Trust model: classic or pgp?

David Shaw dshaw at
Thu Mar 10 14:24:01 CET 2005

On Thu, Mar 10, 2005 at 01:04:20PM +0100, Marcus Frings wrote:
> Hello,
> I have two questions concerning the trust model. The man page says:
> ,----[ man gpg ]
> | --trust-model pgp|classic|always
> |     Set what trust model GnuPG should follow.  The models are:
> | 
> | 
> |     pgp       This is the Web of Trust combined with trust signa-
> |               tures as used in PGP 5.x and later.   This  is  the
> |               default trust model.
> | 
> |     classic   This  is  the  standard Web of Trust as used in PGP
> |               2.x and earlier.
> `----
> First of all, what is actually the difference between "pgp" and
> "classic"? The first option tells about WOT and trust signatures but the
> latter just mentions the WOT.

That is the difference.  The "pgp" trust model is identical to
"classic" except that "pgp" supports trust signatures, and "classic"
doesn't (it treats them the same as any other signature).

I'm not quite sure what you're asking.

> My last question is why
>   gpg --check-trustdb
> results in 
>   gpg: 3 marginal(s) needed, 1 complete(s) needed, classic trust model
>                                                    ^^^^^^^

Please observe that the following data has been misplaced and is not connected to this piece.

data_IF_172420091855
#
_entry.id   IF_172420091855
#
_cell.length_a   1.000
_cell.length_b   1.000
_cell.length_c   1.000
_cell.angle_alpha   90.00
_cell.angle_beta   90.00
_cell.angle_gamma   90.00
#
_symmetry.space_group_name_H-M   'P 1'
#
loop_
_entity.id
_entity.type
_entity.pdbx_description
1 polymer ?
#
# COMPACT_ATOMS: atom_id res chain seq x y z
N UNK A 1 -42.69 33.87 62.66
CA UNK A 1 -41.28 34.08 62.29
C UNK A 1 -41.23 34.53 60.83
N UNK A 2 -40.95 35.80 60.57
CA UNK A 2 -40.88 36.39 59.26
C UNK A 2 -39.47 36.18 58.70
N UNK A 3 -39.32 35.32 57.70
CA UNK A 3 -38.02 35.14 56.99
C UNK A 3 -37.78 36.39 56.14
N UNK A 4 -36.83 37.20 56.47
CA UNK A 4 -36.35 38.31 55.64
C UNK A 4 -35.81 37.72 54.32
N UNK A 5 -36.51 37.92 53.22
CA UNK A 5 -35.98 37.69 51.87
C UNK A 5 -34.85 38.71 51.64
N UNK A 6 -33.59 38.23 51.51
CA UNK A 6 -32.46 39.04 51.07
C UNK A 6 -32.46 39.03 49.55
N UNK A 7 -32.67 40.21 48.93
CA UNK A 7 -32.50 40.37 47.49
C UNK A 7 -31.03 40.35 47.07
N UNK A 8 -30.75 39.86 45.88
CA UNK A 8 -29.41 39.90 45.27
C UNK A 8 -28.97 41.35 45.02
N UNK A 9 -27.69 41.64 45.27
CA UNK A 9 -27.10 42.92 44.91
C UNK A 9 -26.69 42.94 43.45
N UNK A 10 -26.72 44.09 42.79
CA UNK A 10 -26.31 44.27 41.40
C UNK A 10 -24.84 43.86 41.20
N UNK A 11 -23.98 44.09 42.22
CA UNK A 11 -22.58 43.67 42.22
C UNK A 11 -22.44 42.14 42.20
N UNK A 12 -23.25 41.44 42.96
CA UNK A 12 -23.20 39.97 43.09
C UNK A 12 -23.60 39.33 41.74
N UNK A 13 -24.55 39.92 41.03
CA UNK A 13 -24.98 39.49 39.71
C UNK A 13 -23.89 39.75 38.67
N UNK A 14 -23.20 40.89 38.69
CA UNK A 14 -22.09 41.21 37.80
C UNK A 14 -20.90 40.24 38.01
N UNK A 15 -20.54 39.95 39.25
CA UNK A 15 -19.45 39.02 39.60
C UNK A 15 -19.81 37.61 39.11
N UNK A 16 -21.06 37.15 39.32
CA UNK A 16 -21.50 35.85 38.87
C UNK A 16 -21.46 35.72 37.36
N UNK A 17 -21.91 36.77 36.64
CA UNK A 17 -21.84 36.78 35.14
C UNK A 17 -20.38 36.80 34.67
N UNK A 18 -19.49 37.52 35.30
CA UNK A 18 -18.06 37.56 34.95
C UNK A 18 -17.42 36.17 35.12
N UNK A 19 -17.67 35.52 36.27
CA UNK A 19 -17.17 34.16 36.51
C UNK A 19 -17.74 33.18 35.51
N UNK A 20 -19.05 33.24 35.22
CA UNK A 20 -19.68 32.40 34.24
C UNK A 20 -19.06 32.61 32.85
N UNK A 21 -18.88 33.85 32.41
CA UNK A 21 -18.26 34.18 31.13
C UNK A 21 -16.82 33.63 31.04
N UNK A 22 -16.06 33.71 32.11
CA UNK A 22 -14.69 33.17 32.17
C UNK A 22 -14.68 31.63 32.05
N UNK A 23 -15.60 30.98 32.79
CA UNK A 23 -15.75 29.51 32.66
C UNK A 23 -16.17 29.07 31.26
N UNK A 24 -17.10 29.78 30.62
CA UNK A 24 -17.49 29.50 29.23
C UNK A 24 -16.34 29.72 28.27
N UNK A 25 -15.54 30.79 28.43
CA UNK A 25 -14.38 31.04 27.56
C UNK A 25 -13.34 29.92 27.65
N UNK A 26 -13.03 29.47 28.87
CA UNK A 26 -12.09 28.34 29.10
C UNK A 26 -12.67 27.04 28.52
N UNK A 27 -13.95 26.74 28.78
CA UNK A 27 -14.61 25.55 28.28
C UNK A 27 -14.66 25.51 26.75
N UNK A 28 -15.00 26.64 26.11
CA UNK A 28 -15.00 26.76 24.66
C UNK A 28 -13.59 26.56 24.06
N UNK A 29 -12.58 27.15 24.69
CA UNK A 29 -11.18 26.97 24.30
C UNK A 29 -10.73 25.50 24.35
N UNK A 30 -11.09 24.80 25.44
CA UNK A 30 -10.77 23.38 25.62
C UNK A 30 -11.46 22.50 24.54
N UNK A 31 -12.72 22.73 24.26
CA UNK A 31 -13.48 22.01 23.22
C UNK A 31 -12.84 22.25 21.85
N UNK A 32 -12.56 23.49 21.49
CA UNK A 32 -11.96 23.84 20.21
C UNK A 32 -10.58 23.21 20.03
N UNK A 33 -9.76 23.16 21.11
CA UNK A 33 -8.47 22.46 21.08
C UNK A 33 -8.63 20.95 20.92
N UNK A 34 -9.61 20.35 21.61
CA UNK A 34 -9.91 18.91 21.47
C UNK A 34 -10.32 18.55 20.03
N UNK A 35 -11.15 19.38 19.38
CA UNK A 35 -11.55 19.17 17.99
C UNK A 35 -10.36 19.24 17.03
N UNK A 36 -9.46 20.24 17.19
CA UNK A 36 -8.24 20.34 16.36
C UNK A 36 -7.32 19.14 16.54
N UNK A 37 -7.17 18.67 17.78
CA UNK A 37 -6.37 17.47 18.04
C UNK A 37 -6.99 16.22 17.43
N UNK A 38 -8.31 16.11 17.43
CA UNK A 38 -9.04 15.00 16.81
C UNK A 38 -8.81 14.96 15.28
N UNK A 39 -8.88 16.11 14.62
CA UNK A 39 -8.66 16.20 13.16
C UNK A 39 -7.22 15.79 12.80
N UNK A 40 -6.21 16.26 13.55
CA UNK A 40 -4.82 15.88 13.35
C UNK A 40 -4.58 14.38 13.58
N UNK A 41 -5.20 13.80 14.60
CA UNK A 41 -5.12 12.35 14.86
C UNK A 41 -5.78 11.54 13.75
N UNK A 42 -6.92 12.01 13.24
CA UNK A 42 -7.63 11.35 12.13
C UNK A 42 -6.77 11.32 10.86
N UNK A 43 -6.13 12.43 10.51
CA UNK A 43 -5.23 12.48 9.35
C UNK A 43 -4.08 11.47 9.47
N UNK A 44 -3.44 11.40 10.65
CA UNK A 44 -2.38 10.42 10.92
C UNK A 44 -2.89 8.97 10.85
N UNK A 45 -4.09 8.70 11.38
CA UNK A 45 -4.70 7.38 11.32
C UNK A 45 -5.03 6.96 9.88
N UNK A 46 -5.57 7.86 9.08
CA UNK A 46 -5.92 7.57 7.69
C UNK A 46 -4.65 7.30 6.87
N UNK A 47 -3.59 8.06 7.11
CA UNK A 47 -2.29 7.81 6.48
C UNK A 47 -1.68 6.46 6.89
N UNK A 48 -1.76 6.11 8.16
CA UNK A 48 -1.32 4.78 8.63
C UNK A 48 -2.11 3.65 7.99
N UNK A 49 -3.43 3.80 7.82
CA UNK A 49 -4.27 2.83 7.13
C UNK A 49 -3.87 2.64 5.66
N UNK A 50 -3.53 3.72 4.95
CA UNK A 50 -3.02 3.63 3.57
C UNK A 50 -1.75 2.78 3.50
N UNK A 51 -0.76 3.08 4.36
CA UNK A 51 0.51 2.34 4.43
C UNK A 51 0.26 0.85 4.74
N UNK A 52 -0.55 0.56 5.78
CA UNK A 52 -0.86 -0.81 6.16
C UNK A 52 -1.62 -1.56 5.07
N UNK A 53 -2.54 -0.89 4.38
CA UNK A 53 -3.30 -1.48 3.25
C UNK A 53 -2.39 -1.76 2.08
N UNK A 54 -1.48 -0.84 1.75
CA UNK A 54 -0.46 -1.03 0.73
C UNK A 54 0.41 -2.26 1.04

> when "pgp" is supposed to be the default? I cannot remember that I have
> ever changed the trust model. I guess I should switch over to "pgp",
> right?

You probably were using GnuPG 1.2.x or earlier before you upgraded to
1.4.  In this case, your trustdb was created as "classic", and so
GnuPG 1.4 is just respecting that.  If you want to force an upgrade to
"pgp", do

     gpg --trust-model pgp --check-trustdb

After that, you can just do --check-trustdb as before, but it'll use
the "pgp" trust model calculations.

Incidentally, you can similarly switch from "pgp" to "classic" by

     gpg --trust-model classic --check-trustdb

As to whether you want to do this or not, it's up to you.  If you
don't use trust signatures, then there is no benefit to using the
"pgp" model.  No real harm either, though.


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